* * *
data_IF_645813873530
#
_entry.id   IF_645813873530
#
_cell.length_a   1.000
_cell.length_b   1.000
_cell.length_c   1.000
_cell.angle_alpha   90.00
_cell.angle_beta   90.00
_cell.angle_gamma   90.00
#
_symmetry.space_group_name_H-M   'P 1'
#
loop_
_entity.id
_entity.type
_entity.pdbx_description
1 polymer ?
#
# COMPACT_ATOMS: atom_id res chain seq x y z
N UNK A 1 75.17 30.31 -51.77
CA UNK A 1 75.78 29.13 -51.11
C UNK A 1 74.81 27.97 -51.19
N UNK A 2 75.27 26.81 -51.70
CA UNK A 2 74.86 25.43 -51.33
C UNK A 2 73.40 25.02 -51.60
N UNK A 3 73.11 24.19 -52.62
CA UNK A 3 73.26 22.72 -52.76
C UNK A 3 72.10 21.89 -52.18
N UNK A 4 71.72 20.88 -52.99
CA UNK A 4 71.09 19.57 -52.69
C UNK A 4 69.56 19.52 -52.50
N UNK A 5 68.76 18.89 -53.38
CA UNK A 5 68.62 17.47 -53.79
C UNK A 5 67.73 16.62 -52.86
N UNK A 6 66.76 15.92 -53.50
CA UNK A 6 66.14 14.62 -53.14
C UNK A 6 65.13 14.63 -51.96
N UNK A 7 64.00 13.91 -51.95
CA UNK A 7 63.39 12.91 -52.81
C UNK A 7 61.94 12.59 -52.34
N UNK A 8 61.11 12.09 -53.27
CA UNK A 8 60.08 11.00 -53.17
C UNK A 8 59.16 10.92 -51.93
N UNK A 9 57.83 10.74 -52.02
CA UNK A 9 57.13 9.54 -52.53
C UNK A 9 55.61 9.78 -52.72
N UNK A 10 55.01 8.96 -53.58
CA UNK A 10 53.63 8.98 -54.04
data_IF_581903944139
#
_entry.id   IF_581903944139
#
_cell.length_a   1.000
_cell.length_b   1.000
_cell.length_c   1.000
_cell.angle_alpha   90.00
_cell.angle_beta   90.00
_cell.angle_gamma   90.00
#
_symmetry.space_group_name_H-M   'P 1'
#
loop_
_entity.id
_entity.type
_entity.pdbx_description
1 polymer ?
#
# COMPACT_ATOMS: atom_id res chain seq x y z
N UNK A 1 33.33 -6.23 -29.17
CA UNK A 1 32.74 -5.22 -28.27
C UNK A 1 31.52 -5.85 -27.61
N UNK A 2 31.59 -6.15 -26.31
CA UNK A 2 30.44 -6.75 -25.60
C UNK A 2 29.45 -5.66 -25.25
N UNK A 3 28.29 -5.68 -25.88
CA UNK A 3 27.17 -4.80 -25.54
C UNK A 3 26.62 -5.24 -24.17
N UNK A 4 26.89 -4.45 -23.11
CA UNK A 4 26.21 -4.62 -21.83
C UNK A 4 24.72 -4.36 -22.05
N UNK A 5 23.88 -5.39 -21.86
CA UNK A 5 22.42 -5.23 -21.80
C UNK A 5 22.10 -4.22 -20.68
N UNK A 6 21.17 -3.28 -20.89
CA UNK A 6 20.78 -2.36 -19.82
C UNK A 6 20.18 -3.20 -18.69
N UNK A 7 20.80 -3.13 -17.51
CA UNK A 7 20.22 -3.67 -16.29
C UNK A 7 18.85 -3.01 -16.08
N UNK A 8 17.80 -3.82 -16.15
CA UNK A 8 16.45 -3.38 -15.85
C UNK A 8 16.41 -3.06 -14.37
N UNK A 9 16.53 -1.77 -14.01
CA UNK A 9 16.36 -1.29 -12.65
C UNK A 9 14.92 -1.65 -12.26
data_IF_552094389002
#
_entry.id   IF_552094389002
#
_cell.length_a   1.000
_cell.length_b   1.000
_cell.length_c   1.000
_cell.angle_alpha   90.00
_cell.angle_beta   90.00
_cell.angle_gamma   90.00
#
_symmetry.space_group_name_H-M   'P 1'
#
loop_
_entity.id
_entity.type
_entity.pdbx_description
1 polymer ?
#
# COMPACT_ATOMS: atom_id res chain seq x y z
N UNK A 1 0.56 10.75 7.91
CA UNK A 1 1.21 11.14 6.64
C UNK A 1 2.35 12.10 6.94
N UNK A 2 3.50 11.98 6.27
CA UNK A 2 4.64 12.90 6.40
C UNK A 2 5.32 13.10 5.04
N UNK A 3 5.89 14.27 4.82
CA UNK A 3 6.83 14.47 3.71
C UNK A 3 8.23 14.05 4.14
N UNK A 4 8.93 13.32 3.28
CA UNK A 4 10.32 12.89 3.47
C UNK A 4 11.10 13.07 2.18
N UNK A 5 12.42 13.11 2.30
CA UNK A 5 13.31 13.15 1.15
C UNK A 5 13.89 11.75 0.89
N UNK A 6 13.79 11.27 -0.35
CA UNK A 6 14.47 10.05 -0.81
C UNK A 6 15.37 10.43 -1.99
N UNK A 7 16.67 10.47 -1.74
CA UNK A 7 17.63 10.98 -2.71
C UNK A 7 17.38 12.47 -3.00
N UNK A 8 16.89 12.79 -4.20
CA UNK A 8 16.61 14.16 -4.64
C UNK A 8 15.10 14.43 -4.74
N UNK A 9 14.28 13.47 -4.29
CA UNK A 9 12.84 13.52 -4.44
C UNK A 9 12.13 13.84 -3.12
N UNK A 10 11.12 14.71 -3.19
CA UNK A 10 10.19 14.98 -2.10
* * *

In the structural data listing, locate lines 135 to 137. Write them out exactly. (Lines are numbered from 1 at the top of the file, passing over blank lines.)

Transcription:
N UNK A 7 16.67 10.47 -1.74
CA UNK A 7 17.63 10.98 -2.71
C UNK A 7 17.38 12.47 -3.00